Earning a high-value credential starts by knowing what’s out there

The journey for Texans to launch careers with good salaries, long-term opportunities and high-demand skills increasingly begins by earning specialized degrees or certificates after high school.

In the rapidly changing, post-COVID economy, six of every 10 jobs now require applicants to have post-secondary credentials. For those who are unfamiliar with the term, credentials refer to an evolving array of degrees, workforce-aligned certifications, licenses, badges and apprenticeships. And that number is expected to grow even larger as Texas approaches it bicentennial in 2036.

That path to success sounds easy enough: earn a credential and get a good job.

But for so many reasons, it’s never that simple. And the challenges start with a couple of basic questions that many Texans face in the job market — what credentials, exactly, are available, and how can I learn about them?

Thankfully, public and private sector leaders are finally starting to address those questions. We recognize that we can — and we must — help members of today’s and tomorrow’s workforce figure out what they can study and where they can enroll to earn the credentials that will change their professional lives.

Providing that information is a daunting task.

Texas is estimated to have over 24,000 different credentials.

If it’s been a while since you’ve been in school, you may think of some obvious ones: degrees in welding, physical therapy, accounting, teaching, law or business. Those are all great careers. But the opportunities now go far beyond them.

Today’s credentials are increasingly specialized, targeted and focused on growing areas in the economy like healthcare, data, energy — traditional and renewable — and information technology.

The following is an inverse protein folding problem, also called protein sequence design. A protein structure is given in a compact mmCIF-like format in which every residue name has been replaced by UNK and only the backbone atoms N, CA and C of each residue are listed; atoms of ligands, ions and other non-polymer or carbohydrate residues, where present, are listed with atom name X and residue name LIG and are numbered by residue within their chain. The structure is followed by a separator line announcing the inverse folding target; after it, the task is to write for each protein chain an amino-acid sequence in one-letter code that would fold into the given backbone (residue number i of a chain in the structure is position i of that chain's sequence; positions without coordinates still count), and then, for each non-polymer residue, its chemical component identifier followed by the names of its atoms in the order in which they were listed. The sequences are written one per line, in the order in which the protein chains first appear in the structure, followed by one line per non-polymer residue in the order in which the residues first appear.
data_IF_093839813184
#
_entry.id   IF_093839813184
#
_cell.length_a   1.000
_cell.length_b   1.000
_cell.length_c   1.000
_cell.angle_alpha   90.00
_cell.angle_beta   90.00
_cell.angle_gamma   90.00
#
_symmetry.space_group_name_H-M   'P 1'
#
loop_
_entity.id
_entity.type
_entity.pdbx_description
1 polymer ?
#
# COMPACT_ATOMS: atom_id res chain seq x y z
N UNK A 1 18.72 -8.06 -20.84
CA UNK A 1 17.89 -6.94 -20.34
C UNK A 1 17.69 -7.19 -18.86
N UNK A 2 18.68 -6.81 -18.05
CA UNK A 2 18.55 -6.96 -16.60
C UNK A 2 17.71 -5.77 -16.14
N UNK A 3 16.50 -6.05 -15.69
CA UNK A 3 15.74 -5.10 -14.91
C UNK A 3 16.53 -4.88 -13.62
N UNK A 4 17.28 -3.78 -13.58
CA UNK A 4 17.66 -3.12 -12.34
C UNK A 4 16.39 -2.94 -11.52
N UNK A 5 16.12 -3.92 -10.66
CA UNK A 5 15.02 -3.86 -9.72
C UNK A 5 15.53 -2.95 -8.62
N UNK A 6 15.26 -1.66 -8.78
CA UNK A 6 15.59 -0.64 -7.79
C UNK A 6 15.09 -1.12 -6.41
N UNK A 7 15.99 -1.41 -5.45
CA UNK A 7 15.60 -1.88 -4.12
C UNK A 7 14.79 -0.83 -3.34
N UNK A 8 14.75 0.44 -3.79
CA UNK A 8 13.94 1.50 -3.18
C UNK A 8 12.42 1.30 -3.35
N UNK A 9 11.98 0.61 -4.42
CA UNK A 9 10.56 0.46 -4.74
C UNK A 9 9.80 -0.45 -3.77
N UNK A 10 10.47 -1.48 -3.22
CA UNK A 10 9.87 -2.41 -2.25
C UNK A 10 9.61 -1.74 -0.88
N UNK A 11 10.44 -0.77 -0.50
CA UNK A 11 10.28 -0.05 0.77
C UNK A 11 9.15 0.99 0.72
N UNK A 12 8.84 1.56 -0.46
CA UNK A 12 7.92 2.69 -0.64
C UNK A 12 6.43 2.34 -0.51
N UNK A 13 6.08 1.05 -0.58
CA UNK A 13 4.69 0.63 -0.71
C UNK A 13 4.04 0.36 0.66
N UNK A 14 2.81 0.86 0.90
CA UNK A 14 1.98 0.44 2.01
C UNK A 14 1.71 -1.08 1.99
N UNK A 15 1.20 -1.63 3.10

It might have been tough in the “old days” to sift through hundreds of pages of college course catalogs and figure out what classes to take in a semester. But it’s even tougher today to understand the many areas, disciplines, and credentials available for study.

Texans, for instance, have the opportunity to become a CyberSec First Responder, a Certified Internet of Things Security Practitioner or an Informatics Nurse Specialist. They can take the Ethical Emerging Technologist Exam. Or they can earn a Google career certificate, which are now available for up to 10,000 Texas university students in fields like data analytics, e-commerce, digital marketing, and user experience (UX) design.

These are all very real credentials that offer very real jobs, which can both support Texas families and drive the Texas economy.

That’s why the Legislature last year passed a law that requires our state education and workforce agencies to build a credential library.

It includes data about the credentials being offered by all public state institutions or state education and training programs.

This month, Texas 2036 launched a complementary dashboard that compiles information about credentials offered by private companies, small and large. We’ve partnered with national nonprofit Credential Engine to develop this first-of-its-kind database in Texas to house data from multiple sources across the state and nation for public access.

Whether Texans are just starting their careers or seeking new opportunities mid-career, they already face enough obstacles. It can be hard to pay for tuition, balance home and work life, and respond to unexpected financial crises. These students and workers don’t need the extra obstacle of struggling to figure out what credentials are even available.

By developing the new credential databases, Texas is setting a national blueprint to incorporate industry-led innovations into education. 

By leveraging public-private partnerships and strong data, Texas is supporting students across all regions and stages of their careers so they develop modern and high-demand skills that match the needs of employers.

And by easily offering this information publicly, Texas is building a talented workforce and securing the economic future for our families, businesses and the entire state.